Choose Your Own Stir-Fry Adventure

A few months ago we served up the popular “Choose Your Own Salad Adventure” post, and we got comments galore. Salads, after all, are perfect PB fare: a diverse veggie base, assorted protein pairings, and various choices for the inclusion of yummy (and filling) fats. As much as we adore our PB salads, we readily admit that salad isn’t the only contender here. We’re happy to introduce the MDA Stir-Fry Adventure. Yes, that hot, tasty, quick flash of a cooking spectacle that leaves ingredients full of nutrients and loaded with flavor. It’s one way to throw together a magnificent PB dinner with little effort and time. Got quality ingredients around? You’re good to go. Get your woks (and pans) ready. We hope you dig in.

Veggie Base

Vegetables are truly the genuine and beloved base for traditional stir fry. The options are nearly endless. Chop up your own creative combination into bite-size pieces. One to two cups per person is a good place to start.

Bok Choy



Turnip Greens

Snow Peas

Water Chestnuts

Bamboo Shoots

Bean Sprouts

String Beans


Celery Cabbage


Mustard Greens





Bell Peppers (all colors)

Chili Peppers




Lesser Known Tasty Tidbits

Chinese Winter Melon

Bitter Melon

Protein Pairings

Ah, the protein. What’s not to love? It’s muscle-building, stick-to-your-bones goodness. Go for that stack-of-playing-cards size serving. (Or go whole hog and add more if you’re so inclined.) Cut into bite-size pieces and cook in the wok/pan for best results. Feel free to also use precooked meat (i.e. leftovers).

Chicken (light or dark meat or liver)







Spare Ribs (Pre-cook and serve over stir-fried veggies.)











Red Snapper

Sea Bass



Scrambled Egg (Add after cooking.)

Nuts (Almonds and cashews are most common. Add after cooking.)

Seeds (Sesame seeds are common. Add after cooking.)

Bean Curd/Tempeh (We’d recommend limiting bean curd, but include it in small amounts if you’re a super fan. Cook as you would meat pieces.)


Traditional stir-fry cooks food very quickly at very high heat, whereas many at-home cooks modify the method by sautéing at slightly lower temps more practical for the kitchen equipment (e.g. fry pans and regular stove) they have. Either way, you’ll be cooking at high temps. Be sure to use an oil or fat that can take the heat for the actual cooking itself and add less hearty but flavorful oils at the end. (See our “How Hot Is Too Hot?” post for some high heat selections.) Naturally refined oils, chicken fat, and light olive oil are common options.

Chicken Fat

Extra light olive oil

Refined palm or coconut oil

Refined avocado oil

Spice and Other Kicks

Spices, seasonings, sauces, and other liquid flavorings are often but not always added at the end of the cooking process. (Garlic and fresh ginger can be added first to flavor the oil and then uniformly be absorbed into the other ingredients.) For other spices and flavoring liquids, their late introduction leaves enough time for the flavor to be released without being watered down or too melded with the other flavors.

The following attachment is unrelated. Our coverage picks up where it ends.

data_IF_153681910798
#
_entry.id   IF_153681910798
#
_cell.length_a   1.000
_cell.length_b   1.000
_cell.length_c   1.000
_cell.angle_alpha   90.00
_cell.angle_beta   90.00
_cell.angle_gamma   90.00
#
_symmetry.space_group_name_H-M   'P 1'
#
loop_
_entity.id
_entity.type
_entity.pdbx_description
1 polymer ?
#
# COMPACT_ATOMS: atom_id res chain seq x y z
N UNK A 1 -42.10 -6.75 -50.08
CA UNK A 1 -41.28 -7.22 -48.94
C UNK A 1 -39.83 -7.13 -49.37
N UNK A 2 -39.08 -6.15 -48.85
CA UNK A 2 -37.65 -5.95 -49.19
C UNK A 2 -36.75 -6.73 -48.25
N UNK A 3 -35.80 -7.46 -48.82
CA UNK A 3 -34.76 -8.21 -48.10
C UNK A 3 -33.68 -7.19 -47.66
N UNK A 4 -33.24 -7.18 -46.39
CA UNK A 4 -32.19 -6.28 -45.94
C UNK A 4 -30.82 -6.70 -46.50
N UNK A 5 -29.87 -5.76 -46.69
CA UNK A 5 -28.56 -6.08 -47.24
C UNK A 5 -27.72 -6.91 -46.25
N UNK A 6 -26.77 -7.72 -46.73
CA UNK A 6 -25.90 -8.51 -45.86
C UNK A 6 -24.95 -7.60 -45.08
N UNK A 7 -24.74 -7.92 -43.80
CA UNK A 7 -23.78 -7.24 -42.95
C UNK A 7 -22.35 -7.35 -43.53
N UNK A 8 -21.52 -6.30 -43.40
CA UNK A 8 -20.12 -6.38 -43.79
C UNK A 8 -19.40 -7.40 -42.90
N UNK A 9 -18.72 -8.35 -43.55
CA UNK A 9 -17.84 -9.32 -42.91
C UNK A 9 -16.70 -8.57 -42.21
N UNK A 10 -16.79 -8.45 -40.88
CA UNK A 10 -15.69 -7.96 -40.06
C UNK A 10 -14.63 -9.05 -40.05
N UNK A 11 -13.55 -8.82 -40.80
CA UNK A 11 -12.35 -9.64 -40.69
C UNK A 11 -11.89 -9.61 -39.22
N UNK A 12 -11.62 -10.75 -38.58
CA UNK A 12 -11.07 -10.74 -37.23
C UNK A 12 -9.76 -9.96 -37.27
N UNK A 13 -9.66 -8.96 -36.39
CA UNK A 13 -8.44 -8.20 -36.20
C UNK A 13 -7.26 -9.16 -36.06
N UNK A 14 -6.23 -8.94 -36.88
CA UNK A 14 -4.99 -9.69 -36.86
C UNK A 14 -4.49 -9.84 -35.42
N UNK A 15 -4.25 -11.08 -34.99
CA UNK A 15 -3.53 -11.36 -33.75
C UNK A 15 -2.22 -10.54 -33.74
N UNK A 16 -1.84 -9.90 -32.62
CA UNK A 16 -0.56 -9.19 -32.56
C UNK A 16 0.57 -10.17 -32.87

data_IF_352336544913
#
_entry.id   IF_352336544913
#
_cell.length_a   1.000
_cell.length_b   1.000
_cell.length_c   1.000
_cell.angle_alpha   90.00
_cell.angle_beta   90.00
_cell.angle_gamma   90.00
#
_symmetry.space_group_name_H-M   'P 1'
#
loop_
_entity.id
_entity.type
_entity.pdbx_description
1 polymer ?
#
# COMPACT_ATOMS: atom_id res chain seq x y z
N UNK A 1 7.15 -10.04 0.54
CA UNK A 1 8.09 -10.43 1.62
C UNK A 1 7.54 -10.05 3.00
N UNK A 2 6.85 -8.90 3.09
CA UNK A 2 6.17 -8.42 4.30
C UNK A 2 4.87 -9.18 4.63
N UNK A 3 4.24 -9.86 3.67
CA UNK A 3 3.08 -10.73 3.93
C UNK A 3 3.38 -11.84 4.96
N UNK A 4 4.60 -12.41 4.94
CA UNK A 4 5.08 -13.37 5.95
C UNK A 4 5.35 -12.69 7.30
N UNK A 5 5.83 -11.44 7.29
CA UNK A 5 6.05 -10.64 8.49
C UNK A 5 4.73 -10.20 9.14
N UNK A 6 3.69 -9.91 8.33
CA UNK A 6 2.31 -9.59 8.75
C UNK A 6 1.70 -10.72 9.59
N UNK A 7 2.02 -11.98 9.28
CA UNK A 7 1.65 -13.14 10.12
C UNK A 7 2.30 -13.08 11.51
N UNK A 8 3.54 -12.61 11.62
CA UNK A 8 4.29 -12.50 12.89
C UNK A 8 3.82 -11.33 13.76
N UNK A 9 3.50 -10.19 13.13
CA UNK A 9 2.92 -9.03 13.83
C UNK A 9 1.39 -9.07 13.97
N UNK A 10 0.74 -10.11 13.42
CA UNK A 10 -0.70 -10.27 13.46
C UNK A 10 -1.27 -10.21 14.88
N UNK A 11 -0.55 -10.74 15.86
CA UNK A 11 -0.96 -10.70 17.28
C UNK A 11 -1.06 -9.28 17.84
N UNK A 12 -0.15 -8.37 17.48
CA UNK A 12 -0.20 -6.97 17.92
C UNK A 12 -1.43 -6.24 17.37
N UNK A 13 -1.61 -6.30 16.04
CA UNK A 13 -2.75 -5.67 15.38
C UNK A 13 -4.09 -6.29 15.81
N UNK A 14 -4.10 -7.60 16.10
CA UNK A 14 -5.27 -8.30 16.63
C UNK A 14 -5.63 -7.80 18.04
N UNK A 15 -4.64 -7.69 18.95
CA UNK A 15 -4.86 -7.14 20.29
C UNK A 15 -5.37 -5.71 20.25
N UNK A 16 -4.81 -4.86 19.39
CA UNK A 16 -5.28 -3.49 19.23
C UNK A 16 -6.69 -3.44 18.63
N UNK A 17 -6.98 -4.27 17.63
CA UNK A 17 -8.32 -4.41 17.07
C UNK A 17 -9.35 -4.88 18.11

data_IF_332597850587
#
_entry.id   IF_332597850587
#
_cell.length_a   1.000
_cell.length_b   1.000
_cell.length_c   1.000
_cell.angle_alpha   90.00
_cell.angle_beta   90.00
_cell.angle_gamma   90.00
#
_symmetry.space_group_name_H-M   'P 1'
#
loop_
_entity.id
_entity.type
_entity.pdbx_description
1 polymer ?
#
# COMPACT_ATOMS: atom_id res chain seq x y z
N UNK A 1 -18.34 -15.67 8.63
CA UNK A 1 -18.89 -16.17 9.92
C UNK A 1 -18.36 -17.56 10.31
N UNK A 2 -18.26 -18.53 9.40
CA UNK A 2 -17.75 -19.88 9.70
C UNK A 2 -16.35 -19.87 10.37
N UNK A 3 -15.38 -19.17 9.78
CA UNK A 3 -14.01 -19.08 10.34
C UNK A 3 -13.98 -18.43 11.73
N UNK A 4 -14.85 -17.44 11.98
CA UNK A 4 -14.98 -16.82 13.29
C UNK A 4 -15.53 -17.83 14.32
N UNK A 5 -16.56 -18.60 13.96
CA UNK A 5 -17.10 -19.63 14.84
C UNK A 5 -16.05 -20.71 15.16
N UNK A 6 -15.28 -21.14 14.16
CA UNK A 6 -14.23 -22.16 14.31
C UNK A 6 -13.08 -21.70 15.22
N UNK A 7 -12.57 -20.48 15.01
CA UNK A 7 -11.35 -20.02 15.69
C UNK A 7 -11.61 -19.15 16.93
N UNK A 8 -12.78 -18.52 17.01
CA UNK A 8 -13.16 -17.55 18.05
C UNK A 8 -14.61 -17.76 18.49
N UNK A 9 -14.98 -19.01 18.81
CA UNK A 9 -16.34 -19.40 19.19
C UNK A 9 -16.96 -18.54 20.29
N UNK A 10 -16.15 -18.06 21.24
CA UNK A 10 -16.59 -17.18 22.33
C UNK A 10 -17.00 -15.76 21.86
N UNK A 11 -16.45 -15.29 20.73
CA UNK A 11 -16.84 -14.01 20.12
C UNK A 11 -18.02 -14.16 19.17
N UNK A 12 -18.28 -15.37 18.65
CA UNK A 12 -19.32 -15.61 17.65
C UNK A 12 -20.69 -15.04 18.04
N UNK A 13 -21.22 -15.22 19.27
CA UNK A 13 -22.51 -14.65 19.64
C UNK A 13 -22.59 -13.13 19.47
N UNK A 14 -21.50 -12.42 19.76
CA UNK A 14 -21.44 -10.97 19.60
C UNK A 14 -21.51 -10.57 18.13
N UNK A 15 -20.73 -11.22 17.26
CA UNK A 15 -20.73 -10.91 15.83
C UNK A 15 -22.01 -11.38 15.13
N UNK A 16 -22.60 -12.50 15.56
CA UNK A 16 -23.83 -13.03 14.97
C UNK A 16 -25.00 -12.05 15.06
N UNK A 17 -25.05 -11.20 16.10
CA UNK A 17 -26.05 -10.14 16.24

Soy Sauce

Sesame Oil

Nut Oils

Sweet Bean Sauce (hoi sin deung)




Tabasco Sauce

Oyster Sauce

Celery Salt

Shrimp (or other seafood) Paste

Salt and Pepper, of course

Chicken, Beef or Fish Stock

Citrus Juice (Add after cooking.)

Looking for more in the way of how-to? We gotcha covered. Advanced and otherwise creative stir-fry cooks may have varying methods, but this should get the average novice well on the way to a great stir-fry dish.

Basic Rundown

Cut all meats and veggies into small, bite-sized pieces. (Meats can be cooked separately and then cut, but this is unnecessary if you cut your pieces small enough and use high heat.) Heat a wok or heavy fry pan without oil or liquid. Once heated, add enough oil to coat the pan. (We’ll use extra light olive oil here.) Lower the heat to medium and for 20-30 seconds heat the chopped clove of garlic and 1/3 onion. Stir these and all ingredients constantly. Add salt, pepper and meat. Return heat to high. Cook 1-2 minutes, stirring constantly. (Note: At this stage, it’s generally recommended that you remove the meat to add again later with the last ingredients. Many people also wash the pan. If you’re going for convenience, the world won’t end if you simply leave the meat in the pan and proceed.) Add bite-size pieces of veggies that are thicker or take longer to cook (e.g. broccoli, carrot slivers, finely sliced red bell pepper, mushrooms, bamboo shoots, and water chestnuts). You can also blanche larger or denser veggies prior to making the stir fry. Add 1 Tbsp. sherry. Cover and cook 1 minute without stirring. Add second group of veggies – greens and ingredients whose crispness you want to retain (e.g. snow peas, bok choy). Cook for one additional minute uncovered, stirring constantly. Add chosen spices and liquid flavorings (e.g. 1 Tbsp. low sodium soy sauce, ¼ cup chicken stock) with teaspoon of cornstarch (no, a single tsp won’t kill ya) if you desire a thicker sauce. Cook an additional 20-30 seconds. Top with scallions and dash of sesame oil if desired.

Ultimately, the brief cooking time in stir fry should preserve the individual taste and nutritional “integrity” of all the ingredients in the dish. Each veggie, meat and other ingredient should retain its own flavor but come together “just enough” through the infusion of spice and essences. The result? A culinary symphony that’s always new, always varied and sure to please.

Consider it a much healthier meal that lets you “have it your way.”

Have your own favorite combinations to share? Other ingredient options to add to the list? Do share!

Pete Ashton, iandeth, Brunna Peretti, Florian, joannitam Flickr Photos (CC)

Further Reading:

Primal Breakfast Suggestions for People on the Go

Safe Cooking Temperatures

Top 10 Ingredients that Will Make Your Meals Pop

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30 thoughts on “Choose Your Own Stir-Fry Adventure”

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  1. I’m not terribly versed in vegetables. The last time I made stir fry, I added what I thought was bok choy. It turned out to be rhubarb. No good.

  2. Might I also suggest a dash of white wine to stir fry. Just don’t use Reisling.

  3. My mother makes a good stir fry. I love stir fry however I do like my stir fry with steak and teriyaki sauce!

  4. Not sure if it fits the PB, but adding in some pineapples would be delicious.

  5. The shrimp stir-fry- sauteed shrimp and veggies tossed in a skillet…

    possibly the perfect post workout meal.